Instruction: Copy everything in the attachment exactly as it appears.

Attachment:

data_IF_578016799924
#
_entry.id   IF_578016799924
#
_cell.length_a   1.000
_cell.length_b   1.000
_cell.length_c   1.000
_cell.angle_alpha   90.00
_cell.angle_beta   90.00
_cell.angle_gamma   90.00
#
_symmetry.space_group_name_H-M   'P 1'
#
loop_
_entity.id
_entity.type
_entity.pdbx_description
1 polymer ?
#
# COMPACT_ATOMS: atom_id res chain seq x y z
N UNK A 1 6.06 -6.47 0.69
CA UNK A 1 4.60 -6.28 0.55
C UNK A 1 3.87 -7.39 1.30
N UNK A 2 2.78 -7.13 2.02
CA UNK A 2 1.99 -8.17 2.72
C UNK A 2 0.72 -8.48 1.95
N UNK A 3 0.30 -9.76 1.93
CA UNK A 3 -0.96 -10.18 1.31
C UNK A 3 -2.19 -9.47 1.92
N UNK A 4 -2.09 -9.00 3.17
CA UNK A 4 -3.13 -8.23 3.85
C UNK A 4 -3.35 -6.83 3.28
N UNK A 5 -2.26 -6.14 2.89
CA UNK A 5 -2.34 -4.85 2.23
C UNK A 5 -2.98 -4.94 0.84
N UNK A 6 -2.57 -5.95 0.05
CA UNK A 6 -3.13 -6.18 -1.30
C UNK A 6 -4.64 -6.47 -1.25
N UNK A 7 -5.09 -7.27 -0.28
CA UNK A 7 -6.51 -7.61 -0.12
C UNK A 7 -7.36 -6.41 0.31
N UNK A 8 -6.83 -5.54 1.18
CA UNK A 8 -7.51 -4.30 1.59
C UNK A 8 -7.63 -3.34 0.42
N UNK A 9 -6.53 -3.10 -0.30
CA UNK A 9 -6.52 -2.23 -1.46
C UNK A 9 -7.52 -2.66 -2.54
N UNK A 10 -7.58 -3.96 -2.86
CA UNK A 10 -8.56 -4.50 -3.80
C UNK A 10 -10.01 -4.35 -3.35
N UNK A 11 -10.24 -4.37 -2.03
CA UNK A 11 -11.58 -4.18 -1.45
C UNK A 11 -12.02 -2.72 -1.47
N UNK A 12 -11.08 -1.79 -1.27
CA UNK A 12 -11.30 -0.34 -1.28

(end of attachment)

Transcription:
data_IF_578016799924
#
_entry.id   IF_578016799924
#
_cell.length_a   1.000
_cell.length_b   1.000
_cell.length_c   1.000
_cell.angle_alpha   90.00
_cell.angle_beta   90.00
_cell.angle_gamma   90.00
#
_symmetry.space_group_name_H-M   'P 1'
#
loop_
_entity.id
_entity.type
_entity.pdbx_description
1 polymer ?
#
# COMPACT_ATOMS: atom_id res chain seq x y z
N UNK A 1 6.06 -6.47 0.69
CA UNK A 1 4.60 -6.28 0.55
C UNK A 1 3.87 -7.39 1.30
N UNK A 2 2.78 -7.13 2.02
CA UNK A 2 1.99 -8.17 2.72
C UNK A 2 0.72 -8.48 1.95
N UNK A 3 0.30 -9.76 1.93
CA UNK A 3 -0.96 -10.18 1.31
C UNK A 3 -2.19 -9.47 1.92
N UNK A 4 -2.09 -9.00 3.17
CA UNK A 4 -3.13 -8.23 3.85
C UNK A 4 -3.35 -6.83 3.28
N UNK A 5 -2.26 -6.14 2.89
CA UNK A 5 -2.34 -4.85 2.23
C UNK A 5 -2.98 -4.94 0.84
N UNK A 6 -2.57 -5.95 0.05
CA UNK A 6 -3.13 -6.18 -1.30
C UNK A 6 -4.64 -6.47 -1.25
N UNK A 7 -5.09 -7.27 -0.28
CA UNK A 7 -6.51 -7.61 -0.12
C UNK A 7 -7.36 -6.41 0.31
N UNK A 8 -6.83 -5.54 1.18
CA UNK A 8 -7.51 -4.30 1.59
C UNK A 8 -7.63 -3.34 0.42
N UNK A 9 -6.53 -3.10 -0.30
CA UNK A 9 -6.52 -2.23 -1.46
C UNK A 9 -7.52 -2.66 -2.54
N UNK A 10 -7.58 -3.96 -2.86
CA UNK A 10 -8.56 -4.50 -3.80
C UNK A 10 -10.01 -4.35 -3.35
N UNK A 11 -10.24 -4.37 -2.03
CA UNK A 11 -11.58 -4.18 -1.45
C UNK A 11 -12.02 -2.72 -1.47
N UNK A 12 -11.08 -1.79 -1.27
CA UNK A 12 -11.30 -0.34 -1.28